For Frank Martin—the son of a Calvinist minister whose musical epiphany came at the age of 12, when he heard a performance of Bach’s St. Matthew Passion—a work like Golgotha was almost inevitable. Drawing on text from all four of the Gospels, plus the meditations of St. Augustine and snippets from Psalm 121 and I Corinthians, Golgotha is Martin’s response to the Passions of Bach. It is also a response to one of the most famous images of Calvary, Rembrandt’s The Three Crosses (1653), which Martin saw at an exhibition of that artist’s etchings in Geneva in 1945.
Martin said of Golgotha that it was an attempt “to represent the events as such.” Well, yes and no. Like Bach’s Passions, Golgotha uses soloists, chorus, and orchestra to tell the story of Christ’s final days, from the entry into Jerusalem on Palm Sunday to the Crucifixion. Its architectural plan is splendidly rational: two parts of almost identical length, each consisting of five numbers or scenes, with the emotional trajectory of each part brilliantly realized. But Martin couldn’t keep his own deep spirituality from informing his work, any more than Bach could. The result is an intensely personal, and at times profoundly moving, involvement in the events of the Crucifixion. Far more than a representation, Golgotha is the Passion interiorized, and in Martin’s unique way. For this passion does not end with the entombment, as Bach’s do: the final number of Golgotha turns away to look toward the Resurrection...to show the light from above piercing the darkness, just as in Rembrandt’s etching.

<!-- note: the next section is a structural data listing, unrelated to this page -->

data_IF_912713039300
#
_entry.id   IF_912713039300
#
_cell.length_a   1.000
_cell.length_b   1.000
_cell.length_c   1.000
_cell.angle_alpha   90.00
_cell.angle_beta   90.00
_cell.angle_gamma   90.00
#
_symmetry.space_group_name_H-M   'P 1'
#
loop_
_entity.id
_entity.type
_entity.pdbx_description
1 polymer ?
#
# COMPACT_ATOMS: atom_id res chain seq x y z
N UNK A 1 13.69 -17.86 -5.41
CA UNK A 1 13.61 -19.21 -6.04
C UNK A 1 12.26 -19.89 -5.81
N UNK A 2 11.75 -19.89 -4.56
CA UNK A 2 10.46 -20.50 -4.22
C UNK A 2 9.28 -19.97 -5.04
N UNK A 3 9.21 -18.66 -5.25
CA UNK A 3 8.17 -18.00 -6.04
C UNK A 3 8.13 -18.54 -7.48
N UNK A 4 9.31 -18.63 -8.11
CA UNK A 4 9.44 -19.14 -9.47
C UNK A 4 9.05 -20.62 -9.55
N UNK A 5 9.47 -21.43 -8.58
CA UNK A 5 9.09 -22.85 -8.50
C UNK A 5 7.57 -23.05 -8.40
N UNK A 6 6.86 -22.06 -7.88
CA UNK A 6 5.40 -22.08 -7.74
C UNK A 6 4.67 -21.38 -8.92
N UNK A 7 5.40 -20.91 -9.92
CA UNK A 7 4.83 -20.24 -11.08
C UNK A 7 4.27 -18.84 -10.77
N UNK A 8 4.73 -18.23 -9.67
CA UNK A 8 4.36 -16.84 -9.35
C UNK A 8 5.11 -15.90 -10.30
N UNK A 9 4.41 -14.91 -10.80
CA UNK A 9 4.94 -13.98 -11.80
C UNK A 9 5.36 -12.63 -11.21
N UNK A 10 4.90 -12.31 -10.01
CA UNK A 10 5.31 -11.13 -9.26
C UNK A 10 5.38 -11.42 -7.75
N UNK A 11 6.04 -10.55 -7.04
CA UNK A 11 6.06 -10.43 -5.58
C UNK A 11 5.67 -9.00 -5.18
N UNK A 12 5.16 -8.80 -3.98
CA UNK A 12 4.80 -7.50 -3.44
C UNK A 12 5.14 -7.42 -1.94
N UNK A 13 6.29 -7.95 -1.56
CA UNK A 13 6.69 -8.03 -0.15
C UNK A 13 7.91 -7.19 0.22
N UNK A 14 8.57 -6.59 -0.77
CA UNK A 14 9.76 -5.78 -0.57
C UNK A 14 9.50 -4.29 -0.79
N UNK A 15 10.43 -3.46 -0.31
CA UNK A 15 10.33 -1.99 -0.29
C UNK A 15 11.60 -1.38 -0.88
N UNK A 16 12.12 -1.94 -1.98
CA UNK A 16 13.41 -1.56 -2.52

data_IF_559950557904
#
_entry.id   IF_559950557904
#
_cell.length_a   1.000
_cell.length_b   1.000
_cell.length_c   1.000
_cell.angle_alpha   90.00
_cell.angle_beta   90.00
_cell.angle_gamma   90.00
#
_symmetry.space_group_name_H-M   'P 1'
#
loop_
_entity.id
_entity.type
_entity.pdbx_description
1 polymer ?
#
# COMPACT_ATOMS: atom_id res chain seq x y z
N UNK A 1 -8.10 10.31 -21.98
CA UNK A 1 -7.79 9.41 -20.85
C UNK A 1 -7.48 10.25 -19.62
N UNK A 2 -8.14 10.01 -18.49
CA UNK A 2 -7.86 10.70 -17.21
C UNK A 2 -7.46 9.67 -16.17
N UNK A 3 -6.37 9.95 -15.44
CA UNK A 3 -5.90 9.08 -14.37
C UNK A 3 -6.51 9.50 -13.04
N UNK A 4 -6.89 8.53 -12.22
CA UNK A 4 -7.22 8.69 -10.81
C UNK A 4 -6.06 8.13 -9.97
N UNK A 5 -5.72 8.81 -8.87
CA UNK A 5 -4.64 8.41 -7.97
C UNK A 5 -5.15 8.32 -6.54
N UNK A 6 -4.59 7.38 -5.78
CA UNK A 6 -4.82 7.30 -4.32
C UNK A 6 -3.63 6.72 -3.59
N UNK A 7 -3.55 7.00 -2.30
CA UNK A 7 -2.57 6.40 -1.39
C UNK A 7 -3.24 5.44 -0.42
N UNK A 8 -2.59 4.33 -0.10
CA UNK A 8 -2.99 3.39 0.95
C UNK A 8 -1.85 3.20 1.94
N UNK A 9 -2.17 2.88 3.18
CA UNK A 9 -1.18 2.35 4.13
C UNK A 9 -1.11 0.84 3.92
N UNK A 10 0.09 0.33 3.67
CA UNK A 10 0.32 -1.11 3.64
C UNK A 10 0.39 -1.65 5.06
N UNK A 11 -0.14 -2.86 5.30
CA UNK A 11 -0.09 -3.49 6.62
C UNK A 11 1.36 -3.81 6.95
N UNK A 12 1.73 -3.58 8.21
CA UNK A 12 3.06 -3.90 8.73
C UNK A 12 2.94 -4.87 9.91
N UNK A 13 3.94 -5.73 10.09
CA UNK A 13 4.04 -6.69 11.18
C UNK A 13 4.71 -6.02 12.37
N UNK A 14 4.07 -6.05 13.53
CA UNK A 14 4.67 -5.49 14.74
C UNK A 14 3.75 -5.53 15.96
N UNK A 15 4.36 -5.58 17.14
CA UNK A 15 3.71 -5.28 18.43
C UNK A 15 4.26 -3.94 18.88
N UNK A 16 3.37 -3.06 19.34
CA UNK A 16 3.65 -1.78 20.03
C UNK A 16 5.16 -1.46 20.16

Using a chromatic palette tinged with piquant dissonances, Martin gives most of the score a haunting “sepulchral” color. Chorus, orchestra, and organ are melded in dense contrapuntal textures without obscuring the words of the text, which are set syllabically in a manner reminiscent of Debussy (the absolute best model for setting French). Against this background the transfiguring shafts of light stand out all the more dramatically: the E major triad on the word “vie” (life) at the very end of the introductory chorus, the ecstatic “Hosannas” of the Palm Sunday chorus, and the radiant D major of the work’s conclusion.
Harmonia Mundi’s recording captures a reading of remarkable beauty and coherence. Much of the credit belongs to the Dutch-born conductor Daniel Reuss, who draws singing of the utmost commitment and polish from his non- French choral forces and is able to integrate it with inspired work from an outstanding quintet of vocal soloists and disciplined playing from the Estonian orchestra.
Kudos as well to Martin Sauer for producing a fine recording in a difficult space. The Estonian Concert Hall in Talinn is a small, narrow shoebox with lots of reflections from the flat bare walls around the stage and the sides of the hall. Ideal for the audience but tricky for recording, especially with large forces gathered on the stage. Here, the soloists are forward, very naturally balanced, and flattered by the reverb; it’s the chorus whose diction tends to sound a bit muddy. But if you find the right volume setting— for me, just a hair under the usual level— everything, including the sonorous Rieger Kloss organ, locks into place.